all ye world-sick and heavy hearted, hear ye his call —
" {;ome unto me and I will give you rest." Why, my
friends, what does it mean that we are such a malcontent,
miserable race of beings? Did not a good God make
us and the world we live in? Why then are we so
continually plagued and tormented in it? Why so
>i angry, so dry, so empty, so bitter, so like the troubled



sea and the mire and dirt it casts up in its storms ? Has
God made some mistake in mixing the ingredients of
our state ? No, it is we that make all this discord, we
that mix in the acrid ingredients of.miser}^ The mo-
ment you can enter back, out of sin, into this pure ele-
ment of love in Christ, this world becomes a realm of
peace, a paradise of beauty, a feast of satisfying good,
an instrument of joyous harmony. Change the inward
state and all is changed. Ye shall go out with jo}^, and
be led forth with peace, the mountains and the hills
shall break forth before you into singing, and all the
trees of the hills shall clap their hands.



^^Ye have heard how I said unto you^ I go away and
come again unto you^ — John" xiv, 28.

To go awaj and come again, or to go away in order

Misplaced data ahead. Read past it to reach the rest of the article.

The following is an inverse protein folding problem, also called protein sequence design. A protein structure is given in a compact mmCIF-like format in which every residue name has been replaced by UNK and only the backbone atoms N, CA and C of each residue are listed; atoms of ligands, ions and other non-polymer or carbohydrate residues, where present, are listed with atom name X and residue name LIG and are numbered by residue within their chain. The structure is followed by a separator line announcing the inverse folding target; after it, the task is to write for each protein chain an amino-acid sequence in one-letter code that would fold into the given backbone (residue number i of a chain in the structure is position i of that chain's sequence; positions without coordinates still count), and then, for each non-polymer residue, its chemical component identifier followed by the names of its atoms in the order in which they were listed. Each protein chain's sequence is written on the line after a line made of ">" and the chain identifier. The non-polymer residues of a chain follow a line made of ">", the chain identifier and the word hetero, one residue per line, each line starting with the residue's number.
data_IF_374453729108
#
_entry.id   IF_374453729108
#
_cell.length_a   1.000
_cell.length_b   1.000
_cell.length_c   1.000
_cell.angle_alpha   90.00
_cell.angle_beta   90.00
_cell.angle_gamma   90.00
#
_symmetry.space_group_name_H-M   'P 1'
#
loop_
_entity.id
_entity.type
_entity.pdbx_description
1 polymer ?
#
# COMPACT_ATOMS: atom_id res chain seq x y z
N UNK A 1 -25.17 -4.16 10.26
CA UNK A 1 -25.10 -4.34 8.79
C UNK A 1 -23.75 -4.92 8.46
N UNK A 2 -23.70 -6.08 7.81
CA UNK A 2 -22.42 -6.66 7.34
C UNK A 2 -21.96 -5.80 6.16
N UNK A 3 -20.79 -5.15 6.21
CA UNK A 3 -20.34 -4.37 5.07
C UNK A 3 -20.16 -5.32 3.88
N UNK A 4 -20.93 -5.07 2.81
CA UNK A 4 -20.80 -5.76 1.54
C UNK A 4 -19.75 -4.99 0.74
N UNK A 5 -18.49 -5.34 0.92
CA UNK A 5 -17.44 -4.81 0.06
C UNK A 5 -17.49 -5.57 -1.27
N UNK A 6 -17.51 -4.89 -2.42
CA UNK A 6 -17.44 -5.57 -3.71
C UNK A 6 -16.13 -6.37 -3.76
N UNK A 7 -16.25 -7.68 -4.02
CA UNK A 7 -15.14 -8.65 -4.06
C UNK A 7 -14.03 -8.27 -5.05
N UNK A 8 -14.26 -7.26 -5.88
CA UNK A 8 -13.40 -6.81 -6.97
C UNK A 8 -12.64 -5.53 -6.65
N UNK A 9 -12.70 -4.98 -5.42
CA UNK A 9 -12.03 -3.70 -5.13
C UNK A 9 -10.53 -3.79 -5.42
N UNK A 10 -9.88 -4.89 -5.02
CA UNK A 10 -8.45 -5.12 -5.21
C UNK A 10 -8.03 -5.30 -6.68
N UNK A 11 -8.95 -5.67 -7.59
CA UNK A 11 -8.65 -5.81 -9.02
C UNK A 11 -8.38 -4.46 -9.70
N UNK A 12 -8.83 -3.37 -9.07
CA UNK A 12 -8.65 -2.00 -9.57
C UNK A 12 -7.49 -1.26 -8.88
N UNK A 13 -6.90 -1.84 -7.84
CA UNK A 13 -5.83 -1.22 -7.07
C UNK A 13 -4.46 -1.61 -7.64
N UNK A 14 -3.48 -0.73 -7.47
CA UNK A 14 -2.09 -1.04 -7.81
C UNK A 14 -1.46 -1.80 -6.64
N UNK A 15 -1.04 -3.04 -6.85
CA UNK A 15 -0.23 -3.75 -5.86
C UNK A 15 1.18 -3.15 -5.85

to come again, would seem, taking the words at their
face, to be a rather idle or unmeaning operation ; but if
we can get far enough into the mind of Christ to appre-
hend his real meaning, we shall find that he is propos-
ing, in these words, a change of the greatest conse-
quence — a change that is necessary to the working
plan of his gospel and even to the complete value of his
incarnation itself. In what sense then he is going, and
in what sense he will come again, what change of rela-
tionship he will inaugurate between himself and his
followers, and so what kind of personal relation he under-
takes to hold with them now^ is the subject to which I call
your attention this morning, as one of intense practical
interest, and even of the tenderest personal concern.

Whoever has reflected much upon the subject ot the
iiicarnation has discovered that its value depends on
brevity of time, and that no such condition could be
permanent, without becoming a limitation upon itself


and a real hindrance to its own objects. Eemaining
permanently on earth in the bod}^, Christ, plainly
enough, could never have extended his rule into parta
remote, or to persons debarred by distance from tha
external modes of access and acquaintance. The incar-